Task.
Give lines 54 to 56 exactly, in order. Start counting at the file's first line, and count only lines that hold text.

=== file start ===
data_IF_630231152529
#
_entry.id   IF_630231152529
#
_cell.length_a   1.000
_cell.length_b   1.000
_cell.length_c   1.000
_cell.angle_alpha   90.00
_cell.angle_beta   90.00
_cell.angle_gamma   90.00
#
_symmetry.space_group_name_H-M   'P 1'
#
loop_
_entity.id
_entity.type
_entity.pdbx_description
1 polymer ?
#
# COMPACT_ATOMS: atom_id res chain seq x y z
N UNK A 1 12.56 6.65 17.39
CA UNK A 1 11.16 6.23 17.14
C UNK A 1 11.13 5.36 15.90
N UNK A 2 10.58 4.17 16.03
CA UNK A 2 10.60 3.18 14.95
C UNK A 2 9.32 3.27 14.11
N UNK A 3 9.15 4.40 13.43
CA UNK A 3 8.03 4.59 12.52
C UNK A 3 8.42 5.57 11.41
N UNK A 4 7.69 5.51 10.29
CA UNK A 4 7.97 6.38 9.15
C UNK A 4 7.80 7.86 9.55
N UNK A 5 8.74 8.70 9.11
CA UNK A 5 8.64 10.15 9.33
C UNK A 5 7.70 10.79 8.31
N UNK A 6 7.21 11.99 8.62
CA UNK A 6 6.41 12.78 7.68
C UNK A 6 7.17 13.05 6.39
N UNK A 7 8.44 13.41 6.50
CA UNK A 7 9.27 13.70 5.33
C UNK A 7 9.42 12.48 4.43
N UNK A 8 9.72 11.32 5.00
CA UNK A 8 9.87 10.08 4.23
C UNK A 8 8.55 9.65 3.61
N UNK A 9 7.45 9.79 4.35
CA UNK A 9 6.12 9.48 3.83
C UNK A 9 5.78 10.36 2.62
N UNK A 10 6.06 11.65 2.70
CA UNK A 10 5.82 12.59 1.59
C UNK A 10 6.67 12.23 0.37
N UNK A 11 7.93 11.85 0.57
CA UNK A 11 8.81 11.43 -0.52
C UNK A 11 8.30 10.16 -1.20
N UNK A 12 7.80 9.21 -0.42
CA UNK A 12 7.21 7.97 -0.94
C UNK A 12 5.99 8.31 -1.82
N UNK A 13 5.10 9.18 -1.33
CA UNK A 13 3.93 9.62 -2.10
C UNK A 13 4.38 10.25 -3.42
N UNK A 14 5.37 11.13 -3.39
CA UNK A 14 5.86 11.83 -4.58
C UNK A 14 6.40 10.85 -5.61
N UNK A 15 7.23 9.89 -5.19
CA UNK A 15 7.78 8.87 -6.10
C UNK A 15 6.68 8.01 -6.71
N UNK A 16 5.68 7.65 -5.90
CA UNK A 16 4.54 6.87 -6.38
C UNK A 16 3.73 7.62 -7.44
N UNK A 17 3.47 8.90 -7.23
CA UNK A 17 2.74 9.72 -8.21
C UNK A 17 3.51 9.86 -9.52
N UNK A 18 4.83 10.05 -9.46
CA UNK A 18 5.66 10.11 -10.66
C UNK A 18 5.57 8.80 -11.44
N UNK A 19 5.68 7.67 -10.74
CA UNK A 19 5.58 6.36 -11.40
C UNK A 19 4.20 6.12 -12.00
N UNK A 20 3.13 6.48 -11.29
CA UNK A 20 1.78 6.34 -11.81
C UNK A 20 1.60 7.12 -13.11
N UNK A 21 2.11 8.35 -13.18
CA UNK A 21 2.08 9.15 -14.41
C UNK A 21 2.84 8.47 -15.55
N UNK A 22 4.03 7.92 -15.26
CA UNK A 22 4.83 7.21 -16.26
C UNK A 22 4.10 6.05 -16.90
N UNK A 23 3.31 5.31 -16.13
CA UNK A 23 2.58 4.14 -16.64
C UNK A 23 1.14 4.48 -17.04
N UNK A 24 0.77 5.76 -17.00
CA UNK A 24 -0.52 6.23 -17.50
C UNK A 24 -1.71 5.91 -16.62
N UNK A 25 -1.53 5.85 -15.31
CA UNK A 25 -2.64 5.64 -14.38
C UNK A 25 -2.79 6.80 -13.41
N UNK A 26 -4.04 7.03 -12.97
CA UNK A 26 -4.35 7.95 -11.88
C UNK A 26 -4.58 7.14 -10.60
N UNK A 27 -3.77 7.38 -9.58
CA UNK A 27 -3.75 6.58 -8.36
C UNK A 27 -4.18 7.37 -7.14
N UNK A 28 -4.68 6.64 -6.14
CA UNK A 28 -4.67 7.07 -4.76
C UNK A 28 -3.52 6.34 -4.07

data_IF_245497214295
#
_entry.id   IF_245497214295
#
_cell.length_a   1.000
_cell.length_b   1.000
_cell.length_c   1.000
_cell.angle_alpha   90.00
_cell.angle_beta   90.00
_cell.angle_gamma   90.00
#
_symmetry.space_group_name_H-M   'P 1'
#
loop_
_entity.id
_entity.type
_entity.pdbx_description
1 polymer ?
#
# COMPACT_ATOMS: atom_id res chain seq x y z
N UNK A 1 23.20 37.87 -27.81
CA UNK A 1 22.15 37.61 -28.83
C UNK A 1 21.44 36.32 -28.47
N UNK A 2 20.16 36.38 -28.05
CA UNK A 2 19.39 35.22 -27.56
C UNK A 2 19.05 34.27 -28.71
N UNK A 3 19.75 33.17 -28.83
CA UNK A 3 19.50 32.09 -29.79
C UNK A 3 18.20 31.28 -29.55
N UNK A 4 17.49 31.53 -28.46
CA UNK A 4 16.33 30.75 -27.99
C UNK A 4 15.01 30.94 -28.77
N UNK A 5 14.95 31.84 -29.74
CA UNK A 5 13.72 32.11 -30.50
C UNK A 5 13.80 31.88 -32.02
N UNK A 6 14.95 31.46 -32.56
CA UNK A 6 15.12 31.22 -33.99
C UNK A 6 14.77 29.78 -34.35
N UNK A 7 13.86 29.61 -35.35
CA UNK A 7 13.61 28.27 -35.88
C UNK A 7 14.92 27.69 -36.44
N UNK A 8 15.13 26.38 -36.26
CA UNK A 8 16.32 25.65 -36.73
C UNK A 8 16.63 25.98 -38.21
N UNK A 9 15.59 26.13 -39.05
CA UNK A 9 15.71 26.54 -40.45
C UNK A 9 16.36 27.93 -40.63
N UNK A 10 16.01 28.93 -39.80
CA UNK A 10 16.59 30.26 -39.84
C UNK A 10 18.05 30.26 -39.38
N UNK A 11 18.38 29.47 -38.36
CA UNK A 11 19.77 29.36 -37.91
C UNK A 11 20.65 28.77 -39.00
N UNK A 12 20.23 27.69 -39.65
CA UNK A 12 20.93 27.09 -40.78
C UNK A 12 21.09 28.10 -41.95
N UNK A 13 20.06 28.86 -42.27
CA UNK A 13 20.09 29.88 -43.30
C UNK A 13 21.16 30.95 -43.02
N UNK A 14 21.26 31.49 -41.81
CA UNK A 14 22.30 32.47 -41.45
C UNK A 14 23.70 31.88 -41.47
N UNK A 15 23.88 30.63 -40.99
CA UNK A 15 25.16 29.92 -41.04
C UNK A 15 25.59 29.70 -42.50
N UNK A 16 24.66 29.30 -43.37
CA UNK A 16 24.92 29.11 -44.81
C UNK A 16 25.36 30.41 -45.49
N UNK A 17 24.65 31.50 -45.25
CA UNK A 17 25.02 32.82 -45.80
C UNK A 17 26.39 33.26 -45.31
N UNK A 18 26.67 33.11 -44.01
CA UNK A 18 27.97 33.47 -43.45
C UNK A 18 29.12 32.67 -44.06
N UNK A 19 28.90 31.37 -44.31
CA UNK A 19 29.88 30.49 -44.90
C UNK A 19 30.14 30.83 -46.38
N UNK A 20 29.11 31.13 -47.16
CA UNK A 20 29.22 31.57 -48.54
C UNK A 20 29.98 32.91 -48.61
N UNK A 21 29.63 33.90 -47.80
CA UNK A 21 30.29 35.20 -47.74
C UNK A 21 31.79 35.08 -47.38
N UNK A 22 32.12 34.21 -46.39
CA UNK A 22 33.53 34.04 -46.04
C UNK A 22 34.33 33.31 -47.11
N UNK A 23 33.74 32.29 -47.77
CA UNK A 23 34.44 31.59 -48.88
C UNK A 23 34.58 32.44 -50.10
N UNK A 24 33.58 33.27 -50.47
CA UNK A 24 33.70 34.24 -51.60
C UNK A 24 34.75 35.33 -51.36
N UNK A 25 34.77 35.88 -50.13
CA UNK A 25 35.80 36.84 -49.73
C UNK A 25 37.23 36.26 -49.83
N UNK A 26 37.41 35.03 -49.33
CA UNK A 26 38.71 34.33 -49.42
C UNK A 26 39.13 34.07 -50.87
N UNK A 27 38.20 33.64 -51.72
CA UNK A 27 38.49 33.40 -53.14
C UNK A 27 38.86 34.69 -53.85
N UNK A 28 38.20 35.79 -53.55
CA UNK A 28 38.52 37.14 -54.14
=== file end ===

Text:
N UNK A 12 7.80 9.21 -0.42
CA UNK A 12 7.21 7.97 -0.94
C UNK A 12 5.99 8.31 -1.82